The new left-wing coalition (NUPES) gathered around La France insoumise Party (LFI) claims to represent the ‘people’. Jean-Luc Mélenchon (the leader of LFI) still benefits from a significant share of the workers’ vote. But the party changing its stance on immigration was a breaking point, abandoning assimilation for some kind of hybridization. Mélenchon introduced the idea of ‘creolization’ – the term ‘créole’ refers to the new language which emerged as a mixing of European and indigenous influences in the French tropical colonies. Besides, Mélenchon is now aiming at capturing the Muslim vote. The NUPES overall joined up to an ‘intersectional’ conception of society – a permanent focus on societal issues, Islamophobia and minority rights. These issues appeal to the elite bloc, whose world-view is globalized, post-national and culturally liberal. Mélenchon’s line could actually work towards the fragmentation of the popular bloc in favor of the elites. The last election results support this concern. Mélenchon scored well in the gentrified neighborhoods of the main cities, as well as in the population of immigrant background living in the suburbs. He benefited from most of the Muslim votes. Besides, 42% of voters who chose Mélenchon in the first round finally gave their vote to Emmanuel Macron in the second round, revealing a significant intersection of the voter bases.

ALSO READ: INTERVIEW: ‘Muslim immigration destroyed French Working Class’

Marine Le Pen, the leader of the Rassemblement national Party (RN), actually began to talk about a ‘popular bloc’ during the last campaign in 2022. In the decisive second round, 67% of workers and 57% of employees chose her. The highest proportion of people who declared themselves part of the gilets jaunes was found in Marine Le Pen’s voters too. Immigration is a concern for her electorate (94% think it should be stopped). However, her image still suffers from her far-right background. The party lacks intellectuals and high-ranking officials in order to lead a proper ideological war and achieve hegemony.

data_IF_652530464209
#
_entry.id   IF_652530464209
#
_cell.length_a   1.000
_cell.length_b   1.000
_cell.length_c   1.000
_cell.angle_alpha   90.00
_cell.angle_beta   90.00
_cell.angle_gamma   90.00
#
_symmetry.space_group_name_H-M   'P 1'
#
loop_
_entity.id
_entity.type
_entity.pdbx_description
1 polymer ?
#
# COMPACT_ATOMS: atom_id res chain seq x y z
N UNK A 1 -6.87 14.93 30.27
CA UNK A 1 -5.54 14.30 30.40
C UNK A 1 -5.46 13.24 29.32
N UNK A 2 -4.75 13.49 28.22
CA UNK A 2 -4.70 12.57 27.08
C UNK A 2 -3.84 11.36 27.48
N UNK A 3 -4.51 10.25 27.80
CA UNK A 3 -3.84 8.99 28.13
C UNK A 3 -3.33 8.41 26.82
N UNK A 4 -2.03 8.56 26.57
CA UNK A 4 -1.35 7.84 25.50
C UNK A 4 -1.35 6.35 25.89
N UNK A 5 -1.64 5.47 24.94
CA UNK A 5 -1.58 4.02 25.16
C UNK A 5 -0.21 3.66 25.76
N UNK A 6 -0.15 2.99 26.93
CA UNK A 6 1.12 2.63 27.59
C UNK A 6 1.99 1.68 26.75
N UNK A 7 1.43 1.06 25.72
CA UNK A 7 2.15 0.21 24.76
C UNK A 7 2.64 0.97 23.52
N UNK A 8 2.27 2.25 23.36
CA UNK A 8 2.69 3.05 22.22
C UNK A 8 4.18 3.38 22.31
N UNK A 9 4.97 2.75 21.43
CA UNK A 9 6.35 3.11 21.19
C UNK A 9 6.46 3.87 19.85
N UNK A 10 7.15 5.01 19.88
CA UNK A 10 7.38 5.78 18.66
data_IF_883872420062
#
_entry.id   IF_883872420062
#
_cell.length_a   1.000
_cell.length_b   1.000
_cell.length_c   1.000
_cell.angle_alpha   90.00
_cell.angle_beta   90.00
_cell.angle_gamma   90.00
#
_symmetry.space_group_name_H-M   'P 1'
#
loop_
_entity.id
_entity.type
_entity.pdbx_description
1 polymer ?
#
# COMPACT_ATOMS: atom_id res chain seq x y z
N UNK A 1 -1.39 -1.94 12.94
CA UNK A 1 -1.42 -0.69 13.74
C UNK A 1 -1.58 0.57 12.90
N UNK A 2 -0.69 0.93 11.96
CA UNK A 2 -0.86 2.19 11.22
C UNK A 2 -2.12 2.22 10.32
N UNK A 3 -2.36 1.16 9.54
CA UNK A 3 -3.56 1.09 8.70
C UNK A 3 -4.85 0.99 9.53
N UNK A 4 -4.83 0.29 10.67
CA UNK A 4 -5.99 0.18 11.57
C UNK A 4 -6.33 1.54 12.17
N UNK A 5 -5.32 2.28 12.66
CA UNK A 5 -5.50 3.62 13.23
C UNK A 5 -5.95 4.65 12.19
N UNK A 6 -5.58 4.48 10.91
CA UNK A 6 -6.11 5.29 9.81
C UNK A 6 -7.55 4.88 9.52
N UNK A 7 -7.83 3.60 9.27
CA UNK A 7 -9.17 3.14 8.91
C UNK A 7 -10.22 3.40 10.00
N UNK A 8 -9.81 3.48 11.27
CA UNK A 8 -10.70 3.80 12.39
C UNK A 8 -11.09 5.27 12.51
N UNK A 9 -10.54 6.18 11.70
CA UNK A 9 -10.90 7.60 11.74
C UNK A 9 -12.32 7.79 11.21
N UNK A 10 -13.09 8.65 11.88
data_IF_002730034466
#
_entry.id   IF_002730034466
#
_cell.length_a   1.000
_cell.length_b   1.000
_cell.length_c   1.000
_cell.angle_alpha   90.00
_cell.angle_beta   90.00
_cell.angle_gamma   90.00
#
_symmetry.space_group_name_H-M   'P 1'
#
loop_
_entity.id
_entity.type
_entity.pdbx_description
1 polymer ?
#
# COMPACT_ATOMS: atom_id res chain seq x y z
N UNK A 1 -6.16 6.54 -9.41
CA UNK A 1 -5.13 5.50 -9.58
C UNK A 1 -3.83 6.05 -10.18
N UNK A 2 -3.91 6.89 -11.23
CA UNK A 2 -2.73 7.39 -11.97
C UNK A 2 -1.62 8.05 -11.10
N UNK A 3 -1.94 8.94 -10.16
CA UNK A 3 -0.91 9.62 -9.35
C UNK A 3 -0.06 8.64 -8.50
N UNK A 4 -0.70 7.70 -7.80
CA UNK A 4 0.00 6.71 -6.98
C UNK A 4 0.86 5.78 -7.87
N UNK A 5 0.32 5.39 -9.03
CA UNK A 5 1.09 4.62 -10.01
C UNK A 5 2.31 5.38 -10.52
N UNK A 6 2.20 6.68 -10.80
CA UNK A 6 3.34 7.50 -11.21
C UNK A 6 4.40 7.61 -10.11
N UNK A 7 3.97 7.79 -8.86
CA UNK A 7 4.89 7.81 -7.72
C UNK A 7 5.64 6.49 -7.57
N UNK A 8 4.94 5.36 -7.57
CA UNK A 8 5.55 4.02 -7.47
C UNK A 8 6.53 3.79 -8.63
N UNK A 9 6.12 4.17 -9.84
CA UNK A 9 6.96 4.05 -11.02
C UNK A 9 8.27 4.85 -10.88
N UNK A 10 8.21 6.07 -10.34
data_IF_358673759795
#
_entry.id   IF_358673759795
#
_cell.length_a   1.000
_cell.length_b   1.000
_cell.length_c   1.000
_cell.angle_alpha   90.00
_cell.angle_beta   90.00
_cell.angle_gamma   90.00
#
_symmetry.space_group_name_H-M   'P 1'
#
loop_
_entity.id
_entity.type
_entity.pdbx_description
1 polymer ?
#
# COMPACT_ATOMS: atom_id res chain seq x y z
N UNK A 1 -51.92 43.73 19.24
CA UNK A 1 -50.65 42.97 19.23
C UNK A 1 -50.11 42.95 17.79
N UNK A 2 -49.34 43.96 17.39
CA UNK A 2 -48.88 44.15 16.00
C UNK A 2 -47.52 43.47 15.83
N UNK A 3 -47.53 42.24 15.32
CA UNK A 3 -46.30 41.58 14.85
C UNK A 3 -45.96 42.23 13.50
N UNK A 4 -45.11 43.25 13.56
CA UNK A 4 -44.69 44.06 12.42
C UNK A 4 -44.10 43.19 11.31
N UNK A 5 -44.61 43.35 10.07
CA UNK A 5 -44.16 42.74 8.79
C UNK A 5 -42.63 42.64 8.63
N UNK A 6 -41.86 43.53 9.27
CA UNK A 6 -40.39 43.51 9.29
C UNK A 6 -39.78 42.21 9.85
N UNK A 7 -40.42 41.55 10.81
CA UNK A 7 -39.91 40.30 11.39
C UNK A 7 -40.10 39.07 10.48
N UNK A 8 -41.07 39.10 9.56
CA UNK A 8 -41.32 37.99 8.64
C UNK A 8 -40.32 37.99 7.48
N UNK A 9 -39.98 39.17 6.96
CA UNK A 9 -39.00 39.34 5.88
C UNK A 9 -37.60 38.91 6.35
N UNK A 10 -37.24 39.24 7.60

Finally, the political commentator Éric Zemmour unexpectedly joined the game with his party Reconquête!. After an unexpected breakthrough, he ended up gathering only 7% of the votes. Zemmour chose to play on identity, on the anguish of the decline of civilization. He appealed mostly to educated conservatives but failed to gather a voter’s bloc, thinking the immigration issue would prevail on everything else.

In the end, Macron’s advantage lies in the vote of retired people, who still trust the elites for the time being. But they might be affected one day by the growing structural flaws. Besides, regular events like the recent riots resulted in an increase of voting intentions for Marine Le Pen. According to a poll conducted before the incidents, she is favored by 31% of the potential voters, before a possible new candidate of Renaissance (Macron’s party) at 28%, and Mélenchon at 17%.